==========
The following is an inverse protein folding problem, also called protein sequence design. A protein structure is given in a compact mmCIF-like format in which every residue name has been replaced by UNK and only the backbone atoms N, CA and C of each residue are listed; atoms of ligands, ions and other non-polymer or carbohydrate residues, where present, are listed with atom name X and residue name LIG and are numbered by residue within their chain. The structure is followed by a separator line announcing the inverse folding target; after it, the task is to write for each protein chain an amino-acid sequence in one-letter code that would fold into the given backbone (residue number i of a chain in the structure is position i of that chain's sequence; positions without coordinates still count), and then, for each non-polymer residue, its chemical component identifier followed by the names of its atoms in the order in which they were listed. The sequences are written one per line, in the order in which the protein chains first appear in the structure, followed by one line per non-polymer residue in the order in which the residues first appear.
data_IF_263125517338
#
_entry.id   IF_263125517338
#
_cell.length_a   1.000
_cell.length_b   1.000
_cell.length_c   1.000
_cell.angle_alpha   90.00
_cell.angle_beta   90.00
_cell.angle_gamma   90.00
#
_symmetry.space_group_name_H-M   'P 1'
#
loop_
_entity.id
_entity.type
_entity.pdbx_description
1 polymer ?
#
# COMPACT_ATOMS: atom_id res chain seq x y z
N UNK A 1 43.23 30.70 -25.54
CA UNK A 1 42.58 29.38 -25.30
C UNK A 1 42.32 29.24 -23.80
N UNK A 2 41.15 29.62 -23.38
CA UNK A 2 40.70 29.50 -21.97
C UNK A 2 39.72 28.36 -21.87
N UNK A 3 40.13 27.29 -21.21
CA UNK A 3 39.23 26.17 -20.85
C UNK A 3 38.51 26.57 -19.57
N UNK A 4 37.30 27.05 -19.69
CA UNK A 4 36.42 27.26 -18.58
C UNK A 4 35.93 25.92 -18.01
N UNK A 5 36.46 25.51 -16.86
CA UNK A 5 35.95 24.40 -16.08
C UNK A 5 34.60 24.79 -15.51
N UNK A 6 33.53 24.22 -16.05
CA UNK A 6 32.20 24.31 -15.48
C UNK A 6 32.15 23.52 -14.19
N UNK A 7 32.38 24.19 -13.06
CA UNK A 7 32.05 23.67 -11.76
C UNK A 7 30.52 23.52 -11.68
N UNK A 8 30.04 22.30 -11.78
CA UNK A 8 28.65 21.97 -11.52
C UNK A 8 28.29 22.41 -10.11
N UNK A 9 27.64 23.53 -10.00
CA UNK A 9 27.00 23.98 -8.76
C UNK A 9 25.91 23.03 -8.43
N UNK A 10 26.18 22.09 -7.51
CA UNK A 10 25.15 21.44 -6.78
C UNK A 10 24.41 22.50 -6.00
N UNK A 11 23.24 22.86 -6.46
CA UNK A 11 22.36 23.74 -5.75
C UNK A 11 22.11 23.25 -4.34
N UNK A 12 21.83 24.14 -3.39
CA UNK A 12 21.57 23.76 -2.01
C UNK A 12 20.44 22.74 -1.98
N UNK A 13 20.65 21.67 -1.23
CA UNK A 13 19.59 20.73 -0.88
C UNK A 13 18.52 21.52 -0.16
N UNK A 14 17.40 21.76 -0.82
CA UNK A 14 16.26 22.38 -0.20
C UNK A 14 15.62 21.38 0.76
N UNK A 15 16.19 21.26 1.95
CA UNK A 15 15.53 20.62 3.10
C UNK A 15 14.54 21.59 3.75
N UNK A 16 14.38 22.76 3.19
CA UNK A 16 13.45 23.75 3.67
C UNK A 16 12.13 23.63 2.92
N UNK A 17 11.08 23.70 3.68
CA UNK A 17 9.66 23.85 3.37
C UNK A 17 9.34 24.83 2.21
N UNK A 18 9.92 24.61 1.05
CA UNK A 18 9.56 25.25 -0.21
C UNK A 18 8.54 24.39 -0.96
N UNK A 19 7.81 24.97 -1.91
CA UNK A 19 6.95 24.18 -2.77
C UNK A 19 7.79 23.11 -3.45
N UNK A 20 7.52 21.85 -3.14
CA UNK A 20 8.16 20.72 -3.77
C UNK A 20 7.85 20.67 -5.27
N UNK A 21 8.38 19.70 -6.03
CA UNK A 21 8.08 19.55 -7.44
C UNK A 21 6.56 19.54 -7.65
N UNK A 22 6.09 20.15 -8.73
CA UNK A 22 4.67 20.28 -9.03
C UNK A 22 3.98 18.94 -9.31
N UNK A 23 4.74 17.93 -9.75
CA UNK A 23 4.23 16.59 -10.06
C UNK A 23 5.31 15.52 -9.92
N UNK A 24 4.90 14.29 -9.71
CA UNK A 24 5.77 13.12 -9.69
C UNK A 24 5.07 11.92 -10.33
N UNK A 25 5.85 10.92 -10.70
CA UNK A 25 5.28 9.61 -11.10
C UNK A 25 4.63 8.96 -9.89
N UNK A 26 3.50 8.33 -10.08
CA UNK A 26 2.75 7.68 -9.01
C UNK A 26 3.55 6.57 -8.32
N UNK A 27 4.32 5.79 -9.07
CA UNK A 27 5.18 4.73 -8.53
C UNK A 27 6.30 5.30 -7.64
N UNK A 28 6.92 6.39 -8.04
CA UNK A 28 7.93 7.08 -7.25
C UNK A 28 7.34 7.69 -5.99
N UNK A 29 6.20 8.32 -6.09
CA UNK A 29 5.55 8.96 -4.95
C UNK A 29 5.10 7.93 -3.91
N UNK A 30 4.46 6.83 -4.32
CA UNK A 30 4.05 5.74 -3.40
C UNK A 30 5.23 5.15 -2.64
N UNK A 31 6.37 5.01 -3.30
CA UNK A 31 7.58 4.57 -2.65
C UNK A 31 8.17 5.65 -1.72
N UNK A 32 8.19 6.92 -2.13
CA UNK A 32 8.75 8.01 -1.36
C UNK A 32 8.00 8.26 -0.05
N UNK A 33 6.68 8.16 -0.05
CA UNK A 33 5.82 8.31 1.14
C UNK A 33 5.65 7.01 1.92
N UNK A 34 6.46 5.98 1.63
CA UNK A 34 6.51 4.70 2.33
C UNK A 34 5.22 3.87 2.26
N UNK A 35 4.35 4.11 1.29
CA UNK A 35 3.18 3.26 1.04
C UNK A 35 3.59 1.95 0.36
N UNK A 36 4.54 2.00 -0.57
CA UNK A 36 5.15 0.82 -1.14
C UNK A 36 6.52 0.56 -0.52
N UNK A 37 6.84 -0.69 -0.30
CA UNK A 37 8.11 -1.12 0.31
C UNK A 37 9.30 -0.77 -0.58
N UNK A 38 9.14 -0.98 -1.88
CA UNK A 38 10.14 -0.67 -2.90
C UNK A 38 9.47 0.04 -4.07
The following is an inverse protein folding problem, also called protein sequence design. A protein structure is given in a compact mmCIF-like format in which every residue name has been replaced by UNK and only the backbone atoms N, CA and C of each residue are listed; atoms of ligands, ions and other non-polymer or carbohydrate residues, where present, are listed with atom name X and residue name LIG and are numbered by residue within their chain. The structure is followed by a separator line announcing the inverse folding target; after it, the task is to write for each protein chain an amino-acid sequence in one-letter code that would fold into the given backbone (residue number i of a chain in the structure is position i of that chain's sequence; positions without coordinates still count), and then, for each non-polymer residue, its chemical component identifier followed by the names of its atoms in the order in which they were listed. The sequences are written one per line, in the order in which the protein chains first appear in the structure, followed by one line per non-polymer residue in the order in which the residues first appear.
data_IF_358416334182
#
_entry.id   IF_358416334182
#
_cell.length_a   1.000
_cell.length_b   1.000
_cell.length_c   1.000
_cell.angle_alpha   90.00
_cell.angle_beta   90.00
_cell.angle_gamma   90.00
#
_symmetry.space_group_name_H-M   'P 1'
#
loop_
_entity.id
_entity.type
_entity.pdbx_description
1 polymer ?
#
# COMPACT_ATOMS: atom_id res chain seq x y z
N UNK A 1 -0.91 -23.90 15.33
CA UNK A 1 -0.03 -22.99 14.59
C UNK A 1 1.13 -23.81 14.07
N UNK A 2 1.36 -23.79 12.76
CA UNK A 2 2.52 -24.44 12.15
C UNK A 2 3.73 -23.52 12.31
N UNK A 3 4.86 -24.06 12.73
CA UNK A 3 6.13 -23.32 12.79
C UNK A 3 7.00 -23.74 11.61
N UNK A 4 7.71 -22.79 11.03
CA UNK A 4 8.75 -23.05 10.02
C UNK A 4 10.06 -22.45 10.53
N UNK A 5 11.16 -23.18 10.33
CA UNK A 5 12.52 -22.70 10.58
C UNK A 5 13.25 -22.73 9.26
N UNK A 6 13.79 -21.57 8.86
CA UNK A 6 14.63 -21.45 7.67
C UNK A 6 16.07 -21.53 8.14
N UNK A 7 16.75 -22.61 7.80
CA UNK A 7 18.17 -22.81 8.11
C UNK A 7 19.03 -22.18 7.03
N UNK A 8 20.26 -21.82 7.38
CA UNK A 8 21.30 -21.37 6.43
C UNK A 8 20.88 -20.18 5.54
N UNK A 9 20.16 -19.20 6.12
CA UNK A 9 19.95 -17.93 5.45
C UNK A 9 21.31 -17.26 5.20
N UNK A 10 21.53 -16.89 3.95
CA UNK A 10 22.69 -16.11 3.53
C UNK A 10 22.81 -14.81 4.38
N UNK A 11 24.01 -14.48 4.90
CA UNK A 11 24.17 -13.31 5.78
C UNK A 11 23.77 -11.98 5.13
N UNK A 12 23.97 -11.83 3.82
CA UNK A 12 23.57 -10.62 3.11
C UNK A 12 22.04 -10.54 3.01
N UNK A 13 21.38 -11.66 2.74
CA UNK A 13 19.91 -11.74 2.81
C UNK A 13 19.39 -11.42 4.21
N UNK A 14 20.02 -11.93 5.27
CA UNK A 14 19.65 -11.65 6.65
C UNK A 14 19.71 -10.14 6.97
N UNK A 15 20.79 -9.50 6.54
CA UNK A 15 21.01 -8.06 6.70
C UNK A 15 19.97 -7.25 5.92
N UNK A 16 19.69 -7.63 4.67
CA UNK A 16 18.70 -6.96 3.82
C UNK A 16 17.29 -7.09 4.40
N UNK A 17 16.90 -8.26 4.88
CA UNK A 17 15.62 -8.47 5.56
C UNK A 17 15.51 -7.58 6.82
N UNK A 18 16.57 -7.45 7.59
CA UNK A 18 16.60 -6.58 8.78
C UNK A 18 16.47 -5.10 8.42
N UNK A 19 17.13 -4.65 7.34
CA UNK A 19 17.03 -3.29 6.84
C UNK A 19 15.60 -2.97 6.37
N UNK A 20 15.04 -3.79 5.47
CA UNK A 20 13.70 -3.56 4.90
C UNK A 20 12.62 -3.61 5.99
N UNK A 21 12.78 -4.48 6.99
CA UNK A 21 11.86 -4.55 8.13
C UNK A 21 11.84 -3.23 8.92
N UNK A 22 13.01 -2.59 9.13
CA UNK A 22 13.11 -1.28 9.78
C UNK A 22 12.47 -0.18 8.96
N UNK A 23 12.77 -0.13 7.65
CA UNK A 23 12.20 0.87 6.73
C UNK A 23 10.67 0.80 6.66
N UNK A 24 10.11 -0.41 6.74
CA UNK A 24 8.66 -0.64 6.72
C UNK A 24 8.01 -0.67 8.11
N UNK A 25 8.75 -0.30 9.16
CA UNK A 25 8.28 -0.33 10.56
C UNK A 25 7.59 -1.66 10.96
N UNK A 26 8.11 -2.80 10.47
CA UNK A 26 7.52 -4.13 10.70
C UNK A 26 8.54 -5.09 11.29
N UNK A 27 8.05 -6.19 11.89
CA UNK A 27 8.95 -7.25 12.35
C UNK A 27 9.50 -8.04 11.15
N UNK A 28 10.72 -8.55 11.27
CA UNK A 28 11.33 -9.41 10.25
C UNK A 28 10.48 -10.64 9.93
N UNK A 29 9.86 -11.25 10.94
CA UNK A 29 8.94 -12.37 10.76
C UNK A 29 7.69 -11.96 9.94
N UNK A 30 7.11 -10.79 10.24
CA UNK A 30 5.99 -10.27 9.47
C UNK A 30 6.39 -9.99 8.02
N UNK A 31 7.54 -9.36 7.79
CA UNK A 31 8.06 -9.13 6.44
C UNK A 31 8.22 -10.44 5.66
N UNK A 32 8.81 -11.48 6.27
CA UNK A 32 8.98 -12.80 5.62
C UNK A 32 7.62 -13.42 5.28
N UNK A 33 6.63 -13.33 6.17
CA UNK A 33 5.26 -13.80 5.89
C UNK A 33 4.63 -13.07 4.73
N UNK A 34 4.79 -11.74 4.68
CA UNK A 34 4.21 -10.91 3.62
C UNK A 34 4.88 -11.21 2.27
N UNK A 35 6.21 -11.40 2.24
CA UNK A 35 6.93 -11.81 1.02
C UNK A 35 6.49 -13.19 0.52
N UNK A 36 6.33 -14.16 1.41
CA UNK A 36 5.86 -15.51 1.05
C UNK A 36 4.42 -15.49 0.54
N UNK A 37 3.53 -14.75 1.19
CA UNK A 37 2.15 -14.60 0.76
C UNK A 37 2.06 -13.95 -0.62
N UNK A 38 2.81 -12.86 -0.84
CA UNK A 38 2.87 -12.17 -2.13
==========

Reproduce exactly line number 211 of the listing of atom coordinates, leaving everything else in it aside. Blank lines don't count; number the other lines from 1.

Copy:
N UNK A 19 17.13 -4.65 7.34